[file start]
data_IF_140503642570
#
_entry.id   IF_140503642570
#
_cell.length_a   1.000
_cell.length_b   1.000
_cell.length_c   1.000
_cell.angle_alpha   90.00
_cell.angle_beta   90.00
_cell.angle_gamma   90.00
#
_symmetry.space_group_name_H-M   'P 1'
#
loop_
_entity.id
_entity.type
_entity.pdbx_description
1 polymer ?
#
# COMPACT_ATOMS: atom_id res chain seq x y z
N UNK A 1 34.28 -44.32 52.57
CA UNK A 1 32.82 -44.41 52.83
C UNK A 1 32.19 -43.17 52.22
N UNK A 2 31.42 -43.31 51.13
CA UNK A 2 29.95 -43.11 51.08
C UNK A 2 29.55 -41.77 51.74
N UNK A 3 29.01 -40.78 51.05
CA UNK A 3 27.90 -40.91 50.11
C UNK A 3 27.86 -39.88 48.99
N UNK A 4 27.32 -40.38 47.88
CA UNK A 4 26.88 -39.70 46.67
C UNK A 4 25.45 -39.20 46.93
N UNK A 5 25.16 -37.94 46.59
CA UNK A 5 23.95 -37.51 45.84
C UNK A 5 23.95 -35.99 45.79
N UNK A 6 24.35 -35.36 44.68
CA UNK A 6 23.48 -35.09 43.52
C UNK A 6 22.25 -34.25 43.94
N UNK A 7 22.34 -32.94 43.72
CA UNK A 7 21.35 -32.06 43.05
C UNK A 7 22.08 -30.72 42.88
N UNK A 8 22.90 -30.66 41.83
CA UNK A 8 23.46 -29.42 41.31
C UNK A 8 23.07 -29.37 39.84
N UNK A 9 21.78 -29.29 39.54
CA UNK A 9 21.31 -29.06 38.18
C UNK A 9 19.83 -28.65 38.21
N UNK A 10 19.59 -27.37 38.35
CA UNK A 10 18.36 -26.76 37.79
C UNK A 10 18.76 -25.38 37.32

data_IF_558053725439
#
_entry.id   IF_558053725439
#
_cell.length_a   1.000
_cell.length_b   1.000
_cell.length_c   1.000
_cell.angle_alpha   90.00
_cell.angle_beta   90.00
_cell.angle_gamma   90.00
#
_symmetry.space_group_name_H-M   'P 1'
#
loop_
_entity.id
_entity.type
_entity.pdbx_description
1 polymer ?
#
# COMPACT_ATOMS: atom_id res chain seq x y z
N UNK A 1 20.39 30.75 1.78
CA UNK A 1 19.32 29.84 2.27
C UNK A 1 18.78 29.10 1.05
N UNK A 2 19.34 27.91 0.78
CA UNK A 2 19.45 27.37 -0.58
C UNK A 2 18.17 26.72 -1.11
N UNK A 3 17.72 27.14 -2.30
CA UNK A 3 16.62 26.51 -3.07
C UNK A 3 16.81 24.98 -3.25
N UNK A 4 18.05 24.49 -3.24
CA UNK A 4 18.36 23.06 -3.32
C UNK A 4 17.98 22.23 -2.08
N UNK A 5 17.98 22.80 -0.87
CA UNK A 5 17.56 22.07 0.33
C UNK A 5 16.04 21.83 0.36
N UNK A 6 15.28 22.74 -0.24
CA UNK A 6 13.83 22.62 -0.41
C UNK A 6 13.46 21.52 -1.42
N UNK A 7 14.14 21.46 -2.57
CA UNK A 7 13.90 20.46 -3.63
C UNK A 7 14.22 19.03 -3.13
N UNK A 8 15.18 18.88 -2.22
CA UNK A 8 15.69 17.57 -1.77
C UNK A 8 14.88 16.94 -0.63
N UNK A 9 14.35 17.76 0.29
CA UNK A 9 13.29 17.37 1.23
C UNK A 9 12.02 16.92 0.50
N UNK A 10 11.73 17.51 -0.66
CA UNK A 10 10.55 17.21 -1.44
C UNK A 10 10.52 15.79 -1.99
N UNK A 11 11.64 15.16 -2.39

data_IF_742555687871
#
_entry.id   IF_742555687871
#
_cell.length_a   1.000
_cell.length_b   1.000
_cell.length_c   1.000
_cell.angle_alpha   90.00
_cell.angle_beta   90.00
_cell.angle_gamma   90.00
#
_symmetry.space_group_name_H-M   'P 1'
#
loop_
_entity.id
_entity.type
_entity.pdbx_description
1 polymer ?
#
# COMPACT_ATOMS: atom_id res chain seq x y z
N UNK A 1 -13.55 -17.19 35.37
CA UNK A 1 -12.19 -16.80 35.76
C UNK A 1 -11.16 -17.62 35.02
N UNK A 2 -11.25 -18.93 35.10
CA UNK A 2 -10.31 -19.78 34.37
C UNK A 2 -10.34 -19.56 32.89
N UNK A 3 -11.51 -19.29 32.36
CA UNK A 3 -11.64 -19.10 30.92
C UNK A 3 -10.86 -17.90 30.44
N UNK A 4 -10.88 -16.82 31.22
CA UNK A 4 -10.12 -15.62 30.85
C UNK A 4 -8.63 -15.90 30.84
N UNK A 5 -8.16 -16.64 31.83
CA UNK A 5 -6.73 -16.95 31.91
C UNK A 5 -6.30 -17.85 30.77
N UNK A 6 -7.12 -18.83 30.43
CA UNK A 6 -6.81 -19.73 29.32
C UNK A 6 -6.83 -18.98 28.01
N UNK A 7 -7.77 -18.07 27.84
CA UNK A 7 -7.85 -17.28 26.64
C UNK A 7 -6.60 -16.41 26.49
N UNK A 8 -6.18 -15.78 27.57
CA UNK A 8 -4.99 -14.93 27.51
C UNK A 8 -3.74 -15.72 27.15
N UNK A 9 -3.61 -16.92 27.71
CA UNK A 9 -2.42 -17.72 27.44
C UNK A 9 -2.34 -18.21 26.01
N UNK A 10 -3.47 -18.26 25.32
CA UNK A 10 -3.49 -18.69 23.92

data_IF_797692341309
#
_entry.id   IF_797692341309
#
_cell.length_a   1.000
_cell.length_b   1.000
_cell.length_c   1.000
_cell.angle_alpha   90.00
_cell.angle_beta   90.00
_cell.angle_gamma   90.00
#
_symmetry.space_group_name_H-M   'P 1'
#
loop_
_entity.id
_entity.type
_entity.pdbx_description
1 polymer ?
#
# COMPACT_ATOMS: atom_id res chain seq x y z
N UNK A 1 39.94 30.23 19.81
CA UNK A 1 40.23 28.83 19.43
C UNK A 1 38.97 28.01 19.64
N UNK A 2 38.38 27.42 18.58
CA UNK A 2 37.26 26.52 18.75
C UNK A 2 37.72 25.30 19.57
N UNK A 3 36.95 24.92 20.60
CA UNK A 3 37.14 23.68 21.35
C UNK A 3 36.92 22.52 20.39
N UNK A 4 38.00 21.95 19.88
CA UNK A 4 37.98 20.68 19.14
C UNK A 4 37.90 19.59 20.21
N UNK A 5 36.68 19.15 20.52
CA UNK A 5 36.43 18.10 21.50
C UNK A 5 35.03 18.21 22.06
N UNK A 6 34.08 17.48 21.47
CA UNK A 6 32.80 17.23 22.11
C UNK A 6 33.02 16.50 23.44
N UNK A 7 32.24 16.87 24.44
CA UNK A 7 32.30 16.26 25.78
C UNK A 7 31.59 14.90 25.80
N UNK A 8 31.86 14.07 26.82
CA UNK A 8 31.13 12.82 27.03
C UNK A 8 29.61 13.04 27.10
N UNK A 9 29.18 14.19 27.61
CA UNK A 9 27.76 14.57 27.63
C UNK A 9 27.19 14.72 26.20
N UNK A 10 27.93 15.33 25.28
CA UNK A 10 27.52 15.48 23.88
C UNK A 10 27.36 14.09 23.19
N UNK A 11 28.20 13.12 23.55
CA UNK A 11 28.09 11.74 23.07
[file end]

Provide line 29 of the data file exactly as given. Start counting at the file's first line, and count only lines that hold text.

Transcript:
C UNK A 3 27.86 -39.88 48.99